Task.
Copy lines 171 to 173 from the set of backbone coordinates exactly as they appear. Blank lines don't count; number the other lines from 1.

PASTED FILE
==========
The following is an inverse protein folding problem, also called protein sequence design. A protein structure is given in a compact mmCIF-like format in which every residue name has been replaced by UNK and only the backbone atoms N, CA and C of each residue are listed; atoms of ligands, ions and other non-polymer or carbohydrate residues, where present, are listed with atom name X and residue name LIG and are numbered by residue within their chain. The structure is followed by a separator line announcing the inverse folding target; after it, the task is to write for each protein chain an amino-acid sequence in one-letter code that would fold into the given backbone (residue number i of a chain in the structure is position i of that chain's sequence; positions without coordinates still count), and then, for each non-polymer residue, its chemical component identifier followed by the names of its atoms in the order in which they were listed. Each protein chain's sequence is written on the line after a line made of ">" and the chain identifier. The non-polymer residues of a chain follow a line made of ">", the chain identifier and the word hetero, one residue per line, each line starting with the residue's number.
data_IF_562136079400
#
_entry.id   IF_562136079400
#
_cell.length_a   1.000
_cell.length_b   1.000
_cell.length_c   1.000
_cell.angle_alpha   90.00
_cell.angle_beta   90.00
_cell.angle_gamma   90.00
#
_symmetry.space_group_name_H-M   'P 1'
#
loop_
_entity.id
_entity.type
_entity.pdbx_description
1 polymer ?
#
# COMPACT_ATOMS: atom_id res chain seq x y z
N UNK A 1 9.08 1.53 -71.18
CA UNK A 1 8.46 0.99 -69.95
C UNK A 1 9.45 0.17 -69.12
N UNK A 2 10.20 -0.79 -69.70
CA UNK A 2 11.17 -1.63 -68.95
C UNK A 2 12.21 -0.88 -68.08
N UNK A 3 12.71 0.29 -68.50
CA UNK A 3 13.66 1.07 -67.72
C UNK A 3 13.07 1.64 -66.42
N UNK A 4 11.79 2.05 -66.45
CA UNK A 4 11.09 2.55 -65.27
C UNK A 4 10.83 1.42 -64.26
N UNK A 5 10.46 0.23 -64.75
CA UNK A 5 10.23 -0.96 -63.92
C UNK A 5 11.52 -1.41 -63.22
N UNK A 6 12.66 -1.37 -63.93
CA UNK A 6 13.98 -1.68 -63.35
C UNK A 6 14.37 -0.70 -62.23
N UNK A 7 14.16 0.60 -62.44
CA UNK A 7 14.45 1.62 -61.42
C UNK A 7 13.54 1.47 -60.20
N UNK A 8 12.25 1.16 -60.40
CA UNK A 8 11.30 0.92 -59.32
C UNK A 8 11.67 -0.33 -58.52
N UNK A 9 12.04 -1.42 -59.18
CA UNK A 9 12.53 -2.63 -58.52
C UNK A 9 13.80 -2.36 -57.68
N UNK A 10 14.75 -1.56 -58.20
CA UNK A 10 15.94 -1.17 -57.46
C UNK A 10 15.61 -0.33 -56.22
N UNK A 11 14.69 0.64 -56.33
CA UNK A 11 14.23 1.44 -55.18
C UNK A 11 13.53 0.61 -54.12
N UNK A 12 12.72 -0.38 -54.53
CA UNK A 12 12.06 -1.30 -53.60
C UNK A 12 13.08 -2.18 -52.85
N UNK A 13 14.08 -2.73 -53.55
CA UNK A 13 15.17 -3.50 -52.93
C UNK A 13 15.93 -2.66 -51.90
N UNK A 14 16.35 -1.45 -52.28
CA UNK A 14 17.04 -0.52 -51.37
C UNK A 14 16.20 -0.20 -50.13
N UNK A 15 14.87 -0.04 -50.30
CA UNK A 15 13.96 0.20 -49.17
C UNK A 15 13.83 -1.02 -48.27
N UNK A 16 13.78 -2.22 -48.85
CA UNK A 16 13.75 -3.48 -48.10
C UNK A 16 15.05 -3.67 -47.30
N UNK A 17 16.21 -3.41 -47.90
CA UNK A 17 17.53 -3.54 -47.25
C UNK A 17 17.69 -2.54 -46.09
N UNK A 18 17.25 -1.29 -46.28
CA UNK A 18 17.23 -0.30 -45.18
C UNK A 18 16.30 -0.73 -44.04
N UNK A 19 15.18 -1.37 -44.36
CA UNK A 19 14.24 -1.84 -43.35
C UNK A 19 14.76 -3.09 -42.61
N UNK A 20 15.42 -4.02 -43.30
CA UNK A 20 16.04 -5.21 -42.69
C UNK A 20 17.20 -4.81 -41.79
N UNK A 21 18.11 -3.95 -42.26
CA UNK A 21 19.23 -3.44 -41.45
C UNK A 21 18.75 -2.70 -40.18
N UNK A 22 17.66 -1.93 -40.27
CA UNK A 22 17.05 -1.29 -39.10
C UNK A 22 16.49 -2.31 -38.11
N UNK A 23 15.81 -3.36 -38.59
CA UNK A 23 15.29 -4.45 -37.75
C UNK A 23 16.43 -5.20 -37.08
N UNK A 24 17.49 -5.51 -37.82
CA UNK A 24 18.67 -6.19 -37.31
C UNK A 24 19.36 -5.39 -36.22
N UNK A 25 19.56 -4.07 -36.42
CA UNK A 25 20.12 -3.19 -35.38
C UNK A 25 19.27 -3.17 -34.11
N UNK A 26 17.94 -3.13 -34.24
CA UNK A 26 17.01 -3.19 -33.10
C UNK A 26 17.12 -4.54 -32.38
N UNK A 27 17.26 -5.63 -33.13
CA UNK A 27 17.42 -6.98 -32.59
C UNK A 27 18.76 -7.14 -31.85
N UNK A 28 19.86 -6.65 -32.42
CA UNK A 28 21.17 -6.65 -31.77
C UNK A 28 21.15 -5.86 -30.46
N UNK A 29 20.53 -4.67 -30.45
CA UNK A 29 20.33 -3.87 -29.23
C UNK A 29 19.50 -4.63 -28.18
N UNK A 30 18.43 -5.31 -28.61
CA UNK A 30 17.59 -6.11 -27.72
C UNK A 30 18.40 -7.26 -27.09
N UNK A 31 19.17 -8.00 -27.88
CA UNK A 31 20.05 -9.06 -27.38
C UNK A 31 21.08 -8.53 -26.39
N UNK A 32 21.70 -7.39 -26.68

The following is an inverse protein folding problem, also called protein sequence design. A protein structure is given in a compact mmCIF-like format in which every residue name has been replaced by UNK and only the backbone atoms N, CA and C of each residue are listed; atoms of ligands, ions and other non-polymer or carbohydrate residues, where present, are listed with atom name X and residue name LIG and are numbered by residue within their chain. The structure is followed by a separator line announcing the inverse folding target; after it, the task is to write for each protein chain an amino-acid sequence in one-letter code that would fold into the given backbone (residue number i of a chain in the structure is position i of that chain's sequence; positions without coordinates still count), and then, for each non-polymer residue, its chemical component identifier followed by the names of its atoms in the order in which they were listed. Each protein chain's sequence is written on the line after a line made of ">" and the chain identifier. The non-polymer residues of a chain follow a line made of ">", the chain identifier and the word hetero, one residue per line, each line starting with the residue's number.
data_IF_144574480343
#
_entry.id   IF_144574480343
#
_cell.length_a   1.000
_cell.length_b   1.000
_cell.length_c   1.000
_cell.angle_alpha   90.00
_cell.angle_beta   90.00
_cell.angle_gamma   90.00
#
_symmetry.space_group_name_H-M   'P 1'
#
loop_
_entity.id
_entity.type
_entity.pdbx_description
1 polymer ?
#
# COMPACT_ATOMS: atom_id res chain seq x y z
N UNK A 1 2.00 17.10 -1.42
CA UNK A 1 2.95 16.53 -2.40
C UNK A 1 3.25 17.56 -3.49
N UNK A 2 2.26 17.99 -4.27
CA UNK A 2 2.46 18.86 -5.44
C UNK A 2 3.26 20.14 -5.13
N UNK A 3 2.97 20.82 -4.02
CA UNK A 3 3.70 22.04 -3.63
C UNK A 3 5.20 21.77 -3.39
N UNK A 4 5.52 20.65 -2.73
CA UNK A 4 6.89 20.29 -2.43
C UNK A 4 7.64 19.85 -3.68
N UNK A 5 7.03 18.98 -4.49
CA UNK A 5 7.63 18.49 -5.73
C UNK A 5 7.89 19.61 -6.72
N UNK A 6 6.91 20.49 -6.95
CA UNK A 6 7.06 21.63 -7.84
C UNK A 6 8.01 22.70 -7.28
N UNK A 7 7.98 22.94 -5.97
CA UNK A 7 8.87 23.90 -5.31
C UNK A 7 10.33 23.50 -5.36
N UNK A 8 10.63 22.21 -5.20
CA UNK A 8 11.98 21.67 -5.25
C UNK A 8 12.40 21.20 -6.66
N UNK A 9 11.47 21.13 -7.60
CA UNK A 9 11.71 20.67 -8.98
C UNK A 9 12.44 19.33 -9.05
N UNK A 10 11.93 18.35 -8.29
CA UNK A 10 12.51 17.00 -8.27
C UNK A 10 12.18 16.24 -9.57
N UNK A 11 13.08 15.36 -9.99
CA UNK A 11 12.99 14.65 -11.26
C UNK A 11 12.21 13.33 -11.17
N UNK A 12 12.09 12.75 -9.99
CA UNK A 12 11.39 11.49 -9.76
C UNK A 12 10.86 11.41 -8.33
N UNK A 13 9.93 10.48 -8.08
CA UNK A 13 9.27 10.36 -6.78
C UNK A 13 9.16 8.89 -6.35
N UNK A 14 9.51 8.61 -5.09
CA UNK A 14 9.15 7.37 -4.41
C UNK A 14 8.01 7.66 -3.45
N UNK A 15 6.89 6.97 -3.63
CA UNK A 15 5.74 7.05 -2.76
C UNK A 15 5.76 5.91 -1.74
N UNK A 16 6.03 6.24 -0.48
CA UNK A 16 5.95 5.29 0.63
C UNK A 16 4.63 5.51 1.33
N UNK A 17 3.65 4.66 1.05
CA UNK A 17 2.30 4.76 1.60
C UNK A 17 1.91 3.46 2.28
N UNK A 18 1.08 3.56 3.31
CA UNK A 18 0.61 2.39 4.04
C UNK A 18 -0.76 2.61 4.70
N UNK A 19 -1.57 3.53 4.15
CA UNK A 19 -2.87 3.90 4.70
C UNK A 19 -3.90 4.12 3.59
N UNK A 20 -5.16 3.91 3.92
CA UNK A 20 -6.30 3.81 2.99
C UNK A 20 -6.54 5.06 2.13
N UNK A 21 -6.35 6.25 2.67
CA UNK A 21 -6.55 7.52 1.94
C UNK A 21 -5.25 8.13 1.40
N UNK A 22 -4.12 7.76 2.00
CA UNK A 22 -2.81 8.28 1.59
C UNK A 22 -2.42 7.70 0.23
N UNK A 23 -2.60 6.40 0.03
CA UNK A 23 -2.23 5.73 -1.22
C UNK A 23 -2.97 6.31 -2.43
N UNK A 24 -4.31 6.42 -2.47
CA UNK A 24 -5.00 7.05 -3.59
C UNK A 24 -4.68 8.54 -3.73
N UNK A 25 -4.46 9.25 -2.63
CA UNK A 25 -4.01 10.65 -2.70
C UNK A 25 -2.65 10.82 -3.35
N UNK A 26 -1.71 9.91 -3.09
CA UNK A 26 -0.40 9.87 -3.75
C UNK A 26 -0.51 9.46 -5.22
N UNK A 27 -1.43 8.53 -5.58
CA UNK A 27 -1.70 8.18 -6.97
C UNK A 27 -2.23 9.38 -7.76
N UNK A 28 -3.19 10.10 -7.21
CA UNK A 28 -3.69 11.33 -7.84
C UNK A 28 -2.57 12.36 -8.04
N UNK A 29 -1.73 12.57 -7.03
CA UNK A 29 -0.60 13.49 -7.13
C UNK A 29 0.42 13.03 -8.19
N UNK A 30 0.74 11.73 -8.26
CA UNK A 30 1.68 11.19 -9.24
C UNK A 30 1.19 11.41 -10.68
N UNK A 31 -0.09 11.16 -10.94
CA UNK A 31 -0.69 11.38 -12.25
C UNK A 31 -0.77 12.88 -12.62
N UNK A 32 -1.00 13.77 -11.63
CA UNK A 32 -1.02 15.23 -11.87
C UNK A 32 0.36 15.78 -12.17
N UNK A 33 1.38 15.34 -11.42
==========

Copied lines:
CA UNK A 12 11.39 11.49 -9.76
C UNK A 12 10.86 11.41 -8.33
N UNK A 13 9.93 10.48 -8.08